I Felt Compassion for a Fish. What Will the Neighbors Say?
The covert battle between the ethical and the conventional.
I’ve been thinking about fish lately. I am not a fan of fish as food. I love cheap kaiten sushi and my Mum’s pike and carrots in foil. But that’s it, all other fish is yuck.
My Dad’s not a fan of fish as food either. But he loves fishing. A few days ago I woke up to our WhatsApp chat filled with big, dead, bloody fish he had caught that morning. He looked so happy and proud.
But my heart skipped a beat. I had no idea if the fish had suffered, but their deaths sure looked painful to me.
It turns out, fish are sentient beings that can and do experience fear and pain.¹
Now here’s the thing. I felt compassion for the fish. I cringed when I imagined eating them. And then I felt like an idiot, and that made me wonder.
If I dispassionately examined my feelings towards the dead fish, I would conclude that they were sensible and warranted, even if a little unusual. I am a living being. Fish are living beings. These fish died a terrifying, excruciating death so that my Dad could have a bit of fun after weeks under mind-numbing lockdown. And then they were dissected, cooked, and eaten. This could probably be considered wrong on several grounds. Killing a sentient being. Inflicting unnecessary pain and fear on a sentient being. Eating a sentient being. Deriving pleasure from inflicting pain. Inflicting pain for the sole purpose of deriving pleasure.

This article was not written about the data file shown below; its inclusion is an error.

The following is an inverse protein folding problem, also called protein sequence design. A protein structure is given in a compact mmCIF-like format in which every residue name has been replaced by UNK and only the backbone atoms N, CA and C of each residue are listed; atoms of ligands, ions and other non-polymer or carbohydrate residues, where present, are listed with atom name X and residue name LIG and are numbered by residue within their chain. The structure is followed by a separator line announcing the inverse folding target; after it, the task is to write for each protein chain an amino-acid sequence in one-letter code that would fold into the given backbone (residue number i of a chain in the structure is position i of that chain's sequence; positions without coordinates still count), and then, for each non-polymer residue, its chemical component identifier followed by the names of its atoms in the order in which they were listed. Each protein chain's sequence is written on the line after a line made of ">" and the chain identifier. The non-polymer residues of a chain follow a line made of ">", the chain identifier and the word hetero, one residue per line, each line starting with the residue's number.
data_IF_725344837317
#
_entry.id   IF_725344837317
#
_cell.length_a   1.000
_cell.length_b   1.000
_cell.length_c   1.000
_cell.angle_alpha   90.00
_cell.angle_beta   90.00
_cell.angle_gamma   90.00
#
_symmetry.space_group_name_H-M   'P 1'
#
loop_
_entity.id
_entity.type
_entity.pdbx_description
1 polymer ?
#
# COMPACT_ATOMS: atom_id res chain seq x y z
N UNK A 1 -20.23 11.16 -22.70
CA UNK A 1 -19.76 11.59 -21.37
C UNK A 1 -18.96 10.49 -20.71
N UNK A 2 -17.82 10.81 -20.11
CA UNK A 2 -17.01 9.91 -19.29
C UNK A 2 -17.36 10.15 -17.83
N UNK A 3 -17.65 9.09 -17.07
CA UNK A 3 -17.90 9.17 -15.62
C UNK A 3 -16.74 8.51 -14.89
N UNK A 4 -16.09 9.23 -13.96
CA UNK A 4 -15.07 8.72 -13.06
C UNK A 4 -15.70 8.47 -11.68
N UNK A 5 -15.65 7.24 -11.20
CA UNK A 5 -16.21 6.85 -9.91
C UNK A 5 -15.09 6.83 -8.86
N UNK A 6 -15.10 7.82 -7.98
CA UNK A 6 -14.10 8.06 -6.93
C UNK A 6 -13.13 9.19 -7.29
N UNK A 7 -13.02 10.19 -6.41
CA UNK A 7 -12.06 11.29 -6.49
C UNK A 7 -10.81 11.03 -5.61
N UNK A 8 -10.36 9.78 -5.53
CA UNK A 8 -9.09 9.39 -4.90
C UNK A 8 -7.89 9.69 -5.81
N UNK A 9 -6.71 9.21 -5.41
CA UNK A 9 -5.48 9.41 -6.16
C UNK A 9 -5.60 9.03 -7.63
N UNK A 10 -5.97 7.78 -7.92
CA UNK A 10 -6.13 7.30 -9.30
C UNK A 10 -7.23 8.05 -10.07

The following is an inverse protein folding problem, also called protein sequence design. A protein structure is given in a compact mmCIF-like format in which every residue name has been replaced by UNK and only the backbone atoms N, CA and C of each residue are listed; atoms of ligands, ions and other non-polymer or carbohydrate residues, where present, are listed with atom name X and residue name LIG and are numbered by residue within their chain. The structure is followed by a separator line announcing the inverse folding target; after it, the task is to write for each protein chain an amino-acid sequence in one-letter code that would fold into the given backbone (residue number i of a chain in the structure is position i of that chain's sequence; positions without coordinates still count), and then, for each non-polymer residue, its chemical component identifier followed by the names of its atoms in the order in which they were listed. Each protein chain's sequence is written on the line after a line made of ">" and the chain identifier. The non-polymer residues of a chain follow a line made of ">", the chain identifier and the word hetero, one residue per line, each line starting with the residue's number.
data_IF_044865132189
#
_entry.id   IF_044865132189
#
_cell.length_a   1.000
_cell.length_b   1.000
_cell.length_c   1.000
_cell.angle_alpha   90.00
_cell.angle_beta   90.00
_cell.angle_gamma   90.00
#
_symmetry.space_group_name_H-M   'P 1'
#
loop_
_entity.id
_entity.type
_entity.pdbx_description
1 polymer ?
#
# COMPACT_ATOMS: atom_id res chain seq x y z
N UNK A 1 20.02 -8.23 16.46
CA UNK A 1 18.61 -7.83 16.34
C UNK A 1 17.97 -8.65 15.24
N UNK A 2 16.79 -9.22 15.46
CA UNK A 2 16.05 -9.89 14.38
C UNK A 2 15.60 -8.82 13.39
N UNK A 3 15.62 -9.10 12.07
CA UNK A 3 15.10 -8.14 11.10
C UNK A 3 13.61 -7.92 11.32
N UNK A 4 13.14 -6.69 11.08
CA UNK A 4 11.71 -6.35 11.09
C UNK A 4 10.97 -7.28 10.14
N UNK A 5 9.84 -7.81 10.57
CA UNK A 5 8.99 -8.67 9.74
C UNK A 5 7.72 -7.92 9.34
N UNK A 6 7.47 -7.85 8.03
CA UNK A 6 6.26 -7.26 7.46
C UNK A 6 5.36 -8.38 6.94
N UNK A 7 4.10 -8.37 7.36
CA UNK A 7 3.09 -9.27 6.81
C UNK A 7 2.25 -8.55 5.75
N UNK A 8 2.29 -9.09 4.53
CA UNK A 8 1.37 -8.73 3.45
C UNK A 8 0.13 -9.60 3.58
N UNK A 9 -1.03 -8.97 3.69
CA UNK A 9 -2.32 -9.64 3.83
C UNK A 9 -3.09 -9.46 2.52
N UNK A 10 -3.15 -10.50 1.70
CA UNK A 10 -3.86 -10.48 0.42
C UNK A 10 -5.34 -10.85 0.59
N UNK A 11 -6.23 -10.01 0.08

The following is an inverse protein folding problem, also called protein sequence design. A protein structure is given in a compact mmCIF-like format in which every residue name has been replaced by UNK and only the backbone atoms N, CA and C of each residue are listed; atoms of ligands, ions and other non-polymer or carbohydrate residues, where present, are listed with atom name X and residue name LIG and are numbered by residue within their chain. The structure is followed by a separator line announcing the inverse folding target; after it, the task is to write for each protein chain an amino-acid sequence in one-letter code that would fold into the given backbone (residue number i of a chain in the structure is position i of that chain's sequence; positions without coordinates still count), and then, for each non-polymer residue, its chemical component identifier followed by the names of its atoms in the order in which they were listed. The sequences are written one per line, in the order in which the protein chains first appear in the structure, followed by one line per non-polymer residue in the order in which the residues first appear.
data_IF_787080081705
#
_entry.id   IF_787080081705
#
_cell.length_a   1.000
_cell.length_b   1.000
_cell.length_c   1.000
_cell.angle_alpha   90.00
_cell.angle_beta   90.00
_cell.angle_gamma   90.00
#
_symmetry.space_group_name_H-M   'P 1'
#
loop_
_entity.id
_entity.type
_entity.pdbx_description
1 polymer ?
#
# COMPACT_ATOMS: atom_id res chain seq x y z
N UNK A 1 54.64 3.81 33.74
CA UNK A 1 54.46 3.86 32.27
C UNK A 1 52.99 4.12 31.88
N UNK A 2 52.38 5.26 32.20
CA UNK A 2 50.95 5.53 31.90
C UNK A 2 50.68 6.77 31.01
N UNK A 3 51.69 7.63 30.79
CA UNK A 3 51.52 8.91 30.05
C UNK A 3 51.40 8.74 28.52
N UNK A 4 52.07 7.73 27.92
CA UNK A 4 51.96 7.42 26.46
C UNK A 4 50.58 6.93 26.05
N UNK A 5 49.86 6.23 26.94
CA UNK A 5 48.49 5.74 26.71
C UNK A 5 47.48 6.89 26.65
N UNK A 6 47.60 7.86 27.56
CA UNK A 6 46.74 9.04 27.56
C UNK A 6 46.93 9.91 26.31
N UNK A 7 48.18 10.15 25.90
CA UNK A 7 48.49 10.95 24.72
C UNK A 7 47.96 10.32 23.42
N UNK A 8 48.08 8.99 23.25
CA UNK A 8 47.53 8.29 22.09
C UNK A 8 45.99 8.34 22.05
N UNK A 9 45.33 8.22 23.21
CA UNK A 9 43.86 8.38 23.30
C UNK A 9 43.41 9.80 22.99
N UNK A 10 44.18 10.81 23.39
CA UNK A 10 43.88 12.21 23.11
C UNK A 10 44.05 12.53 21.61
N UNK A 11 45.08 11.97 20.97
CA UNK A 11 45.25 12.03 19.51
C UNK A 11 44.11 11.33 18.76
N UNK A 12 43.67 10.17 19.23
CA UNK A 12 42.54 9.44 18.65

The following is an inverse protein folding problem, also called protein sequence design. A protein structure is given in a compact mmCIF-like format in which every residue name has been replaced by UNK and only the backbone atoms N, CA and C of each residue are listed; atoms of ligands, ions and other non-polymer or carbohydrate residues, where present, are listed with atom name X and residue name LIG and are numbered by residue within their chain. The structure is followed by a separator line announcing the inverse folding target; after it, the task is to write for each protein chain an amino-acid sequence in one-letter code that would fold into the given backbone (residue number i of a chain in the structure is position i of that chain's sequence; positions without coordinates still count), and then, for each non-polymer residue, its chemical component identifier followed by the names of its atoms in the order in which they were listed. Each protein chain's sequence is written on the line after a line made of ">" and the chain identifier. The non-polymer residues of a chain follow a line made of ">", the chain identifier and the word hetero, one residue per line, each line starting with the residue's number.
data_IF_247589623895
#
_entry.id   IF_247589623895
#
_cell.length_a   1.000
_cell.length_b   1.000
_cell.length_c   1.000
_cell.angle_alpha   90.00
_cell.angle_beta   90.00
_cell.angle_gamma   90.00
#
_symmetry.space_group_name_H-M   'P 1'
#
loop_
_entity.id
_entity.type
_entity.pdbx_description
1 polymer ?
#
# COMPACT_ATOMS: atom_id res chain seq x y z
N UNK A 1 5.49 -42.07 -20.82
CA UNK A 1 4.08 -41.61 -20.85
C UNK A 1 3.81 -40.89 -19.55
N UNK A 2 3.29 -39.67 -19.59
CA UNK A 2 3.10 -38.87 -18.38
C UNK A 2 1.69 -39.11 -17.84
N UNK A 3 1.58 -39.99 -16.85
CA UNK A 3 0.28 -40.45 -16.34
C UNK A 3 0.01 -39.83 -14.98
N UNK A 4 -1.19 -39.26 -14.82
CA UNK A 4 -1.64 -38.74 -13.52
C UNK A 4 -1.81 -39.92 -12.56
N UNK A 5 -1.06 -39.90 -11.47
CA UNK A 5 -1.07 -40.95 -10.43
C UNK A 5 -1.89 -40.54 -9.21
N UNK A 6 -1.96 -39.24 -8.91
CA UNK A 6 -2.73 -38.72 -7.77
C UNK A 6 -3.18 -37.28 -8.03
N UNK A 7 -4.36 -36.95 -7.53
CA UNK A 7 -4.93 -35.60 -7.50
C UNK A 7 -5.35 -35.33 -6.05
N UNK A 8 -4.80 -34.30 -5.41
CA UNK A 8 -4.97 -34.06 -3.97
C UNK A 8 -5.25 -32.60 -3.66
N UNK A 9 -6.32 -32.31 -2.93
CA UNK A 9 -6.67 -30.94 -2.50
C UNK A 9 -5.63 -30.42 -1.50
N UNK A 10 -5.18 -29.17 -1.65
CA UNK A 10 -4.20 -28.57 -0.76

I don’t know if all these actions were wrong. But I am pretty sure they were not all right. (I became a vegetarian because Dr Greger convinced me, not because I reflected on the morality of eating animals. So my insights into the ethics of carnivory are rather limited.)
The thing that made me wonder, however, was not my compassion for the dead fish. Instead, it was the ridicule and scorn I imagined immediately after. For a moment there, I felt ashamed of worrying about such a trifle. Shut up and eat your fish, scolded my hippocampus.
So here’s the question: was that feeling a learned — yet wrong — reaction that I should ignore? Or should I take heed because behind it there’s a deeper meaning that I am missing? I’m pretty sure it’s the former. And yet it’s fascinating how powerful in-built societal reproaches can be.
¹ Here’s a paper from 2004 that, upon reviewing the scientific evidence for the existence of sentience in fish (and in particular focusing on pain, fear, and stress), concluded that fish are likely to be sentient. Another review paper from 2015 suggested not only that fish are sentient, but that “fish perception and cognitive abilities often match or exceed other vertebrates”.